You can view one of the 30-second spots, unveiling the getaroom.com theme song to the tune of the William Tell Overture, on youtube.
"Name recognition is key to generating awareness and driving consumers to the getaroom.com website and call center," said Diener, in the press release announcing the ads. "These ads cut through the clutter and once you see and hear them our name certainly stays top of mind."
Litman and Diener delivered the advertising the old-fashioned way: They wrote, directed and paid for the ads themselves.
These guys know what they are doing. I have visions of them pacing the Dallas call center at this moment, correcting the miscues of call center agents and grabbing the headsets themselves, taking customers' calls.
As you may recall, getaroom.com lists published rates on its website, but consumers can register and phone the call center for unpublished discounts, said to "typically" be 10 percent to 25 percent, but tapping out at 50 percent.
Not that there are a bunch of novices in the call center and filling out hotel sales teams.
The Dallas Business Journal reported that getaroom.com hired many of its 30 full-time and 20 part-time employees from the ranks of hotels.com, Expedia, Travelocity and Orbitz.
You can imagine the call going out to former employees of the Diener-Litman-run hotels.com, which IAC finished acquiring in June 2003 and Expedia now owns, saying, "we're back."
The two had taken a five-year sabbatical from the travel industry because of a noncompete agreement with hotels.com.
The Dallas Business Journal said getaroom.com projects $45 million in revenue for the first year.
Some other things that getaroom.com has going for it include: an 800 number with the word "hotels" (800-hotels-8) in it, and an understanding of social media.
There's a bit of irony in a company that is pushing consumers to book over the telephone, instead of online for the best discounts, appears very adept at playing on the social media airwaves.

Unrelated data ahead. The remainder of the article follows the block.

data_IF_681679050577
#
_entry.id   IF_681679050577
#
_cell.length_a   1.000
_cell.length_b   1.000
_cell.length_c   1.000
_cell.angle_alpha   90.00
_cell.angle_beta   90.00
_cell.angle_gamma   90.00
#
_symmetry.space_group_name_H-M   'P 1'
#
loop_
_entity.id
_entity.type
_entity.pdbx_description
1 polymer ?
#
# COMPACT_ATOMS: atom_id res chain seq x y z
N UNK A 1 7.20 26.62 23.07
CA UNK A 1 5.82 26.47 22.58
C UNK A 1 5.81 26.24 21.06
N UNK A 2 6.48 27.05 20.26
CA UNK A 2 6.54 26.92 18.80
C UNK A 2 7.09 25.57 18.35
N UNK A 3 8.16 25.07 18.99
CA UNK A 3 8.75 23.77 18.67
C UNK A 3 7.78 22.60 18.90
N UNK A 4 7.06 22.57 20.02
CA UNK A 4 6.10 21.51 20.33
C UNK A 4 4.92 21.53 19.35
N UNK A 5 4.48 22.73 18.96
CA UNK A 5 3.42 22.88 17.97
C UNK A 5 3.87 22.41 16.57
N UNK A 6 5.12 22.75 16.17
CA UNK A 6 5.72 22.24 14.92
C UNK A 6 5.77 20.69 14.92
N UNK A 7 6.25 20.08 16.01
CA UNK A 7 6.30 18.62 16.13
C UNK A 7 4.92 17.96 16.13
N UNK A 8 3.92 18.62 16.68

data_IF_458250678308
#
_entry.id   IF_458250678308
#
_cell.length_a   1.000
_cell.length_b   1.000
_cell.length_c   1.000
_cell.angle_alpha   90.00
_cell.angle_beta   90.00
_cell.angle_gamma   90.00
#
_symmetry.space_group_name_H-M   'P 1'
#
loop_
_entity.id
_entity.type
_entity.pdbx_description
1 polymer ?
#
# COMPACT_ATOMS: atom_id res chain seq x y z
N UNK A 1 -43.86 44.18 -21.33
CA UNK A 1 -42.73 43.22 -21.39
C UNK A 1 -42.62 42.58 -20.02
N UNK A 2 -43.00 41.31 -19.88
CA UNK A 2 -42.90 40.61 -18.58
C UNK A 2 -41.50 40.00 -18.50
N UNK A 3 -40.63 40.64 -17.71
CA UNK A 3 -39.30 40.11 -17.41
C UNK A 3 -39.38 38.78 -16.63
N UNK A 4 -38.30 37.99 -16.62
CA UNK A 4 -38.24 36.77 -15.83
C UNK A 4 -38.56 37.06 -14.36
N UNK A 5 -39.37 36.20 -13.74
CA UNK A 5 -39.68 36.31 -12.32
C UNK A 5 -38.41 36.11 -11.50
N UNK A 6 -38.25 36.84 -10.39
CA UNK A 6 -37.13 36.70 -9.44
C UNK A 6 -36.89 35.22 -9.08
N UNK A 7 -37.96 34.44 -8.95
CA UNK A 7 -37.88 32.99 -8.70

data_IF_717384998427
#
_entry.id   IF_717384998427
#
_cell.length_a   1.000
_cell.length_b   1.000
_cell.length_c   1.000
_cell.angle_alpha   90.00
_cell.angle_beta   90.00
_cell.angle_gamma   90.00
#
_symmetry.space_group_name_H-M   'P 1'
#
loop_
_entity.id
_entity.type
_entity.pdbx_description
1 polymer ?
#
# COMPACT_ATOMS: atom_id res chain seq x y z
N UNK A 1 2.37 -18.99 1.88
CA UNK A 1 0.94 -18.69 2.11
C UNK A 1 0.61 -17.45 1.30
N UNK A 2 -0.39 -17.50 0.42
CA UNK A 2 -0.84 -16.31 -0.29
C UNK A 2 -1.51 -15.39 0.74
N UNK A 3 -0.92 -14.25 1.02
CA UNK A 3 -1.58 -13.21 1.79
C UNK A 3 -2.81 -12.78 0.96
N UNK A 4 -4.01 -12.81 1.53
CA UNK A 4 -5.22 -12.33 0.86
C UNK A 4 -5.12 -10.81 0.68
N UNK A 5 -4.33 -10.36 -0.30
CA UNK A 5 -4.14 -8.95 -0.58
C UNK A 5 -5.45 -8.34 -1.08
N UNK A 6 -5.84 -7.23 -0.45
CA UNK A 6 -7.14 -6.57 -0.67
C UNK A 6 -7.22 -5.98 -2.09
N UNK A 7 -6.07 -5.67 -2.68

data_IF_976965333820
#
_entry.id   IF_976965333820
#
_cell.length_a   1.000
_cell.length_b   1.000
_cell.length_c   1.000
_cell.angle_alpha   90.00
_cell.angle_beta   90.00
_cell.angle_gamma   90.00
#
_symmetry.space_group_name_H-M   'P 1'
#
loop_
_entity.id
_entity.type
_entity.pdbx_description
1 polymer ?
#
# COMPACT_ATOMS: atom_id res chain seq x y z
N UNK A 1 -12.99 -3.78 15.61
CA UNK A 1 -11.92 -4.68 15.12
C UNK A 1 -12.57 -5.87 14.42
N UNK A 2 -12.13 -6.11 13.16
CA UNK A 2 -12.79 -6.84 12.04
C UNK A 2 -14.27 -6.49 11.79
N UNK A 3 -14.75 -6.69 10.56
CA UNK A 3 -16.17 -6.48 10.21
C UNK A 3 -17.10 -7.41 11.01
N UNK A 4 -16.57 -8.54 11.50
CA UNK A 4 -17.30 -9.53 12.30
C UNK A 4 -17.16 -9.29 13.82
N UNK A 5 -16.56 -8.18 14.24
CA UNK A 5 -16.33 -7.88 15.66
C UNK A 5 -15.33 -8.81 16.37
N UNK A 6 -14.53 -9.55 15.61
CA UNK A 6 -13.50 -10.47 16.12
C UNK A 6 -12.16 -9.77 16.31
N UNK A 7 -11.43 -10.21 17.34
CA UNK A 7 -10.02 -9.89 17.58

Here's getaroom.com's Facebook page.
Here's Diener gabbing on Twitvid.io.
When you register for getaroom.com, there are links at the bottom of the page to getaroom.com on Facebook and Twitter.
And, in another interesting twist, Travel Dividends believes that the commissions getaroom.com pays through its travel affiliate program are "rather rich," inferring that getaroom.com could make some headway against more modest programs offered by Expedia, Hotwire, Travelocity, Priceline and Orbitz.
Diener tells me that in addition to the company's first advertising campaign, "much more is coming."
getaroom.com just starting offering inventory from Barcelona hotels and plans on introducing other cities in Europe later in August, Diener says.
Launching a $10 million advertising campaign for a start-up is a pretty good start, especially when you realize that the duo made a few pennies from selling hotels.com and have deep pockets.
William Tell Overture or not, I think you will be hearing the name getaroom.com a lot in the future.
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